How to Find Pearls

Three Methods:Finding a Pearl While Eating or Buying OystersGoing Pearl DivingGetting a Mussel-Diving Permit and Diving for Pearls

Finding a pearl, especially in the wild, is a rarity. However, it can be done, though it's best if you visit an area known for its commercial pearls. If you want to up your odds a little bit, consider taking a guided diving tour to find a pearl.

Method 1
Finding a Pearl While Eating or Buying Oysters

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    Order oysters. One way to find pearls is to eat oysters in restaurants. It is unusual to find a pearl in a restaurant oyster, especially one of high value. The odds are definitely stacked against you with this method, though it can be done.[1] In fact, edible varieties of oysters generally produce a different type of "pearl" than pearl oysters,[2] but true pearls have very occasionally been found by diners.
    • You don't just have to order oysters on the half shell. Any dish with oysters in it is fair game.
    • You can also try buying oysters to eat at home from a fish market. To shuck an oyster at home, place the slit face up. Insert a table knife in one end of the slit, pushing downward slightly and moving across the opening. Pull the oyster open to look for a pearl. If it doesn't have one, you can still enjoy the oyster.[3]
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    Know what to look for. Most pearls found in edible oysters aren't worth much or anything. They are usually misshapen and especially hard. However, be on the lookout for round pearls. If it is colorful, such as purple or orange, it can be worth a lot more.[4]
    • Pearls can come in all sorts of colors, such as blue, purple, orange, white, pink, green, and black. They can be round, oblong, egg-shaped, or irregularly shaped.[5]
    • However, most edible oysters will produce something closer to a pebble than a pearl.[6]
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    Don't bite down. If you feel something hard when eating oysters, try not to chomp down on it. For one, as noted, most pearls found in edible oysters are especially hard and could crack one of your teeth. In addition, you don't want to swallow it. Pull it out of your mouth immediately. If it looks round, smooth, and lustrous, have it appraised at a jeweler's.[7]
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    Purchase pearl oysters. Some companies sell pearl oysters that can be shipped directly to your home. These companies generally guarantee that you will have an oyster with a pearl in it.[8]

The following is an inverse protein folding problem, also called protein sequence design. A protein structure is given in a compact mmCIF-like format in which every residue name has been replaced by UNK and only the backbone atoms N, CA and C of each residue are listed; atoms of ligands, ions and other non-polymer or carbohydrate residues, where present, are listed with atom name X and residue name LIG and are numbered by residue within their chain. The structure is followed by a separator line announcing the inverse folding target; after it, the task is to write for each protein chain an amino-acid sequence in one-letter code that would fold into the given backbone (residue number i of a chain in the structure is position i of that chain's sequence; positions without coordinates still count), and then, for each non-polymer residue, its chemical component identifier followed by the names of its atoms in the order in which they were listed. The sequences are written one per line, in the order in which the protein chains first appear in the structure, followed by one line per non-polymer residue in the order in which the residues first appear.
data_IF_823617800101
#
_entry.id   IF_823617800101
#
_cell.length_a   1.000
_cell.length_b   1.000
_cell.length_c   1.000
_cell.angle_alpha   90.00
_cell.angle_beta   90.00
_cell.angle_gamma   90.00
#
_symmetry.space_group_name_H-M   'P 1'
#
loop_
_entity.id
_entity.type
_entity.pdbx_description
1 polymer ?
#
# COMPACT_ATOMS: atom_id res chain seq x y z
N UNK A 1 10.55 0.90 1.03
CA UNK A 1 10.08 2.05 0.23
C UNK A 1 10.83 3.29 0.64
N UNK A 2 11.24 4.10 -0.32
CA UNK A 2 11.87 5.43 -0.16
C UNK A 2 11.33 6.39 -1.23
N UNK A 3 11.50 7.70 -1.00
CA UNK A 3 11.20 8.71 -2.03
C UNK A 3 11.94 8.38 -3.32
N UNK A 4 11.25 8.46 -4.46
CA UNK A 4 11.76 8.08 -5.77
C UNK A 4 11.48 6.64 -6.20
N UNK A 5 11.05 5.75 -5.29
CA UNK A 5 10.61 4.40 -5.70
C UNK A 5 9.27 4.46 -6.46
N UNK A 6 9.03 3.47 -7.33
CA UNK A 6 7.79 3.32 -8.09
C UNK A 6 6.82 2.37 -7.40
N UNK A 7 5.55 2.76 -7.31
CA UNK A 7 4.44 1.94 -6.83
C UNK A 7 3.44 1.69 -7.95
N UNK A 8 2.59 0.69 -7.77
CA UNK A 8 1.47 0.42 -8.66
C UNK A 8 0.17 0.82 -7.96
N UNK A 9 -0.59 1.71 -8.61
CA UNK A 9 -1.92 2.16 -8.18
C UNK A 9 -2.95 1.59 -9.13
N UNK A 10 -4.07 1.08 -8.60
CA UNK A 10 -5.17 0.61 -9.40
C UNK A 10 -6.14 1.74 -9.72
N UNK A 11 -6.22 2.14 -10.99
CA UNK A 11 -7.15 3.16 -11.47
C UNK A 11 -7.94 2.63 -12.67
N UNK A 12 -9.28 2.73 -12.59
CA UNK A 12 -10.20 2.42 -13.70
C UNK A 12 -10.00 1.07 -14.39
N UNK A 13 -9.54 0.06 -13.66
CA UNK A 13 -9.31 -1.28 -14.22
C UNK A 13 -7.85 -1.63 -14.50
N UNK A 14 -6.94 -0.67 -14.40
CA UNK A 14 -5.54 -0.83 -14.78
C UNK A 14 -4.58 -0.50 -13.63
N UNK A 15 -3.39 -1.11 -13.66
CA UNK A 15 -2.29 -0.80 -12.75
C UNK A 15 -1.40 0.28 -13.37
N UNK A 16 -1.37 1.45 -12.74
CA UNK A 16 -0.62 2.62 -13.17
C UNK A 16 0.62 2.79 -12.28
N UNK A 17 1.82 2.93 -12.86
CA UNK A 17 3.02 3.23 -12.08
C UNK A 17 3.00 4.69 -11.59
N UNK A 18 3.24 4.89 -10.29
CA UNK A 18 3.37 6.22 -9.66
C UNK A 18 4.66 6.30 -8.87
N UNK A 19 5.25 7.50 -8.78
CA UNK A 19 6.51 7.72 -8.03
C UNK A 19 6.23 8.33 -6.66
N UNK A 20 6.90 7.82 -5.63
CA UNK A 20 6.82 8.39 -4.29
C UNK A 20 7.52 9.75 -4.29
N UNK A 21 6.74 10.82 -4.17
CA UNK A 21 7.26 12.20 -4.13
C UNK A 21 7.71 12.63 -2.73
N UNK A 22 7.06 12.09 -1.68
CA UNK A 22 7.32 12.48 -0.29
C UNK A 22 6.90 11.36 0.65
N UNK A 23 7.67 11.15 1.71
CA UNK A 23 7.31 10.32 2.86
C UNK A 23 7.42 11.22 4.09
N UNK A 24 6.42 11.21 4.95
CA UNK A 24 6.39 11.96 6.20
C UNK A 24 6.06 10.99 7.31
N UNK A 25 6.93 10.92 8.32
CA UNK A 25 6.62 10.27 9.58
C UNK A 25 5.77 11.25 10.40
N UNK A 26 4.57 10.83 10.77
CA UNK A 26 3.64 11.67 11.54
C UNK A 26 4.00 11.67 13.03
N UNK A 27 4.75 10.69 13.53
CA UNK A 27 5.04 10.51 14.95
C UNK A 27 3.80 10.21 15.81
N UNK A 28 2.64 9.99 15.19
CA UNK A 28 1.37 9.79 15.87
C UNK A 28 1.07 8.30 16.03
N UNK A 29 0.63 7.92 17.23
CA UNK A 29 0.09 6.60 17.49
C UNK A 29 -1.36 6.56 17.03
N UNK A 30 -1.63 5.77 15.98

Method 2
Going Pearl Diving

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    Find a guided diving tour. If you've never gone pearl diving before, it's best to use a guided tour. You can find one online or through a travel agency.[9]
    • Some pearl diving companies let you dive for naturally grown pearls. Others are part of a farming operation. You'll have better luck finding pearls with farming operations, but you likely won't get as much diving time.[10]
    • In fact, some companies guarantee you will find a pearl, or they will give you one.[11]
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    Be a good swimmer. To go pearl diving, you will need to be able to swim well. While you may have the aid of scuba gear, in some places you won't. Either way, you need to be able to swim.[12]
    • If you don't already know how to swim, consider taking swimming lessons from your local parks and recreation department or YMCA.
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    Wear the proper attire. The proper attire will depend on where you are. For instance, in Dubai, they have you wear long flowing white pants and a matching top, provided by the company. In that case, the idea is to protect you from jellyfish. Ask the company you are diving with what would be most appropriate.[13]
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    Take a dive. A boat will take you to the diving area. In most cases, you will need to be able to dive 10 to 15 fifteen feet. Sometimes, the company will provide you with a weight to help you sink more quickly. You may be gathering loose oysters,[14] or untying strings of oysters from a farm.[15]